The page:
Title page for ETD etd-10272006-144739


Type of Document Dissertation
Author Abdul Razak, Nor Azam
Author's Email Address nabdul1@lsu.edu
URN etd-10272006-144739
Title Income Inequality and Economic Growth
Degree Doctor of Philosophy (Ph.D.)
Department Economics
Advisory Committee
Advisor Name Title
Chris Papageorgiou, Chris Committee Chair
Koray, Faik Committee Member
McMillin, Douglas Committee Member
Chanda, Areendam Committee Member
Kim, Wonik Dean's Representative
Keywords
  • galor-zeira model
  • kremer-chen model
  • economic growth
  • convergence hypothesis
  • conditional convergence
  • human capital investment
  • club convergence
  • income inequality
  • gini
Date of Defense 2006-09-29
Availability unrestricted
Abstract
A central issue in the growth literature is whether initial conditions matter for income disparity among nations. If they don't, then countries will converge to a single regime once the structural features of the economies are controlled for. If they do, then countries will converge to multiple regimes even if the structural features are controlled for. This dissertation is designed to investigate whether the world is characterized by a single or multiple regimes.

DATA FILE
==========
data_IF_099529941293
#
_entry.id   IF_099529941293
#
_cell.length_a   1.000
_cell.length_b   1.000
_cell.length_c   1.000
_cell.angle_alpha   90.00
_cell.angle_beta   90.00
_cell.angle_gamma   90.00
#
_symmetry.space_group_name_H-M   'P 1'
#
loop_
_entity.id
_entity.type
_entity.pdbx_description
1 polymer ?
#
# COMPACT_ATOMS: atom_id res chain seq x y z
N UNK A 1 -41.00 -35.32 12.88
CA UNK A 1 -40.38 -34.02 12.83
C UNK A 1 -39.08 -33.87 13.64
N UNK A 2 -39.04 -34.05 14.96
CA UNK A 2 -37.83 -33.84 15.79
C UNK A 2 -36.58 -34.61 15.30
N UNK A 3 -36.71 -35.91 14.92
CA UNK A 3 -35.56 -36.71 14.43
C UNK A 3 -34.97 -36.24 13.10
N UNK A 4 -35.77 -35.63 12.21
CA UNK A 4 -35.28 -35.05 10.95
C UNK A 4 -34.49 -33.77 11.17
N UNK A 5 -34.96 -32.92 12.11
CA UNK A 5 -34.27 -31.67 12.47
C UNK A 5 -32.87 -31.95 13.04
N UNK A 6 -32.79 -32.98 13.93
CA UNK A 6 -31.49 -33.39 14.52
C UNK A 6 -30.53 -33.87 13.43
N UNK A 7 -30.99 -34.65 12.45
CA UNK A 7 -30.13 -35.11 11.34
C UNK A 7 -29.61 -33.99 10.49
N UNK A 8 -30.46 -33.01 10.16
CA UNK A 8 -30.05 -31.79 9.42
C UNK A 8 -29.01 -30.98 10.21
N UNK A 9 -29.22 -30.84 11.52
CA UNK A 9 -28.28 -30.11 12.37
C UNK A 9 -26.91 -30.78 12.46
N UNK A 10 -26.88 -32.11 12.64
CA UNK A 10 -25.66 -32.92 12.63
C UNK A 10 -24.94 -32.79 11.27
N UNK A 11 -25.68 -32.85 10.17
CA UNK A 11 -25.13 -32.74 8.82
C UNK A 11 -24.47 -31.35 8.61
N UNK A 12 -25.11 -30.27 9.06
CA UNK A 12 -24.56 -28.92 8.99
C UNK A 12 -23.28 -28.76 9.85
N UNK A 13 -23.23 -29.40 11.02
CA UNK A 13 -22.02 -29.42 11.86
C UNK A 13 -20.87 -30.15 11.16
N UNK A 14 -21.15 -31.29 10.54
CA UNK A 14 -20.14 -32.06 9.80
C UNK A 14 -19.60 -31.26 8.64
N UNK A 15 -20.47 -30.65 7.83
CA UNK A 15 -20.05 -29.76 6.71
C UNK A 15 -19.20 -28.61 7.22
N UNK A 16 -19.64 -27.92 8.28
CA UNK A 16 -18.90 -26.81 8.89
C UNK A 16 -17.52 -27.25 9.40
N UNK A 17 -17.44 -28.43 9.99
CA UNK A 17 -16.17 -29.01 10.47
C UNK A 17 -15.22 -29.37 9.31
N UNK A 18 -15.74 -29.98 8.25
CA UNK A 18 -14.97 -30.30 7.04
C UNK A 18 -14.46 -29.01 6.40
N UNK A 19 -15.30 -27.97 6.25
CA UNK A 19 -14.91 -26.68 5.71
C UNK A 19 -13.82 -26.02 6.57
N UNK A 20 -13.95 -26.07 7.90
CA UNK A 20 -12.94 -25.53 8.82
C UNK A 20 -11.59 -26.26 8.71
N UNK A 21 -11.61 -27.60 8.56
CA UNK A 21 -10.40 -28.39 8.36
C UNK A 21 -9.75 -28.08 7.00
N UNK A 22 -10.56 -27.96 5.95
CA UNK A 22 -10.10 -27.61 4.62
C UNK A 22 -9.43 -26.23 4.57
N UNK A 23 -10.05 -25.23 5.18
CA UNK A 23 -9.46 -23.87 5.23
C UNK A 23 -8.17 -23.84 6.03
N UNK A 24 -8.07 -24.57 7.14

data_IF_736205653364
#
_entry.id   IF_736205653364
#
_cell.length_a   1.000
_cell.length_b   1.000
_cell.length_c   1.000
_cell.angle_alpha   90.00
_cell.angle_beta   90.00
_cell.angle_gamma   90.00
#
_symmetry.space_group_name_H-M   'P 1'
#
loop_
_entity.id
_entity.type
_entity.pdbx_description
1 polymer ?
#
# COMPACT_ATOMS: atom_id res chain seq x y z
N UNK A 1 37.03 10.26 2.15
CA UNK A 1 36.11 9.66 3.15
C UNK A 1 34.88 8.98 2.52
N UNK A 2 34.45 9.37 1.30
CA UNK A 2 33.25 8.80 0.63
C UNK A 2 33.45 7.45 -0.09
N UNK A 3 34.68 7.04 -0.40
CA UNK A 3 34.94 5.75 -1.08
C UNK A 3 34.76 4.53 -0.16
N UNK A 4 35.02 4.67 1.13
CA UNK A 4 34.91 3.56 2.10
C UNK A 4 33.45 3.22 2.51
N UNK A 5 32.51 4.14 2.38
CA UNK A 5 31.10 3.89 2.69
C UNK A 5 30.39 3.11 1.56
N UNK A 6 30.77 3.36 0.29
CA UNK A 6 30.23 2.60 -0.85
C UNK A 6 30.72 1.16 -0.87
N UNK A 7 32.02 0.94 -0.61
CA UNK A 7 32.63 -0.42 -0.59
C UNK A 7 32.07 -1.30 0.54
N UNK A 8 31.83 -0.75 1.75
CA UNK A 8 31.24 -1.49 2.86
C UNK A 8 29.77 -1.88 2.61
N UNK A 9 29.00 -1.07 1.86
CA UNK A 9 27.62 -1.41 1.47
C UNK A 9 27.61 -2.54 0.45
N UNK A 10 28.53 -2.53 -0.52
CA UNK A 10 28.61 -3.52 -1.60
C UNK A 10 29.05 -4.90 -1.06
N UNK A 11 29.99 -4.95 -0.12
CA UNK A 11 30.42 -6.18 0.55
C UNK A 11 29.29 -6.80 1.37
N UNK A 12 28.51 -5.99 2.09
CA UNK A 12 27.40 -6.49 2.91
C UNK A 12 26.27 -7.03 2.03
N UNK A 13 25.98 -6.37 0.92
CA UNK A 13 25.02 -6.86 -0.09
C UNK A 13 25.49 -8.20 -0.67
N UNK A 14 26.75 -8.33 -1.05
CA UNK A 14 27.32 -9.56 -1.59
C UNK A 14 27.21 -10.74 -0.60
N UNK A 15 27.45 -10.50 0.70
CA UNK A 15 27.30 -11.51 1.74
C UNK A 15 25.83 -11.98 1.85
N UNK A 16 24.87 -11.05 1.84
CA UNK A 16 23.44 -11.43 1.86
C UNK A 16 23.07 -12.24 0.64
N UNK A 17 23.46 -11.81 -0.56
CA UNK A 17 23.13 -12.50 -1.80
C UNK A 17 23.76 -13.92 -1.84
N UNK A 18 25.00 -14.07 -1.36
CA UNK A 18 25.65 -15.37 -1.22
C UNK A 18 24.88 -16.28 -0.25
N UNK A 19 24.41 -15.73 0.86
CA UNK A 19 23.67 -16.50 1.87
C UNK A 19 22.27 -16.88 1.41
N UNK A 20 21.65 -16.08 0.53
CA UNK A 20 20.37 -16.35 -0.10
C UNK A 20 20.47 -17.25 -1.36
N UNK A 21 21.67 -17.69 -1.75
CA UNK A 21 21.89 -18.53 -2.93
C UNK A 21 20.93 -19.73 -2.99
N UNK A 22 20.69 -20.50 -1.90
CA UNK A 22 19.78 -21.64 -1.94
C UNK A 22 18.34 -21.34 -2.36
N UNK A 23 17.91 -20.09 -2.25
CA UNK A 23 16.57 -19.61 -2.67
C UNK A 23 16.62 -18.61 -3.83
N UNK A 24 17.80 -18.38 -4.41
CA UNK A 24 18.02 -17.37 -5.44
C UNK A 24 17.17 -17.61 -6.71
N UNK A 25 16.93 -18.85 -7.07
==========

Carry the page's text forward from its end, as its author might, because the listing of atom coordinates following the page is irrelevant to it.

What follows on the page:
The first paper investigates whether the predictions of a particular multiple-regime model due to Galor and Zeira (1993) are borne out by the data. The baseline analysis is carried out with a sample of 46 countries (for which data are available) during the period 1970-2000. The analysis produces results that are consistent with the model. These results are broadly robust to different model specifications, sample periods, and permutations of alternative control variables. We take these results as evidence in support of the multiple-regime models.

The second paper examines whether the conclusions of another multiple-regime model due to Kremer and Chen (2002) are borne out by the data. The baseline analysis is also carried out with a sample of 46 countries during the period 1970-2000. The analysis produces results that are consistent with the model. These results are broadly robust across different human capital differential variables, different sample sizes, and additional control variables. We take these results as evidence in support of the multiple-regime models.

The third paper revisits the convergence hypothesis test using a new stochastic dominance method. The baseline analysis is carried out with a sample of 100 countries during the period 1960-2000. Together with the robustness check, the analysis yields results that are consistent with the club convergence hypothesis. We take these results as evidence in support of the multiple-regime models.

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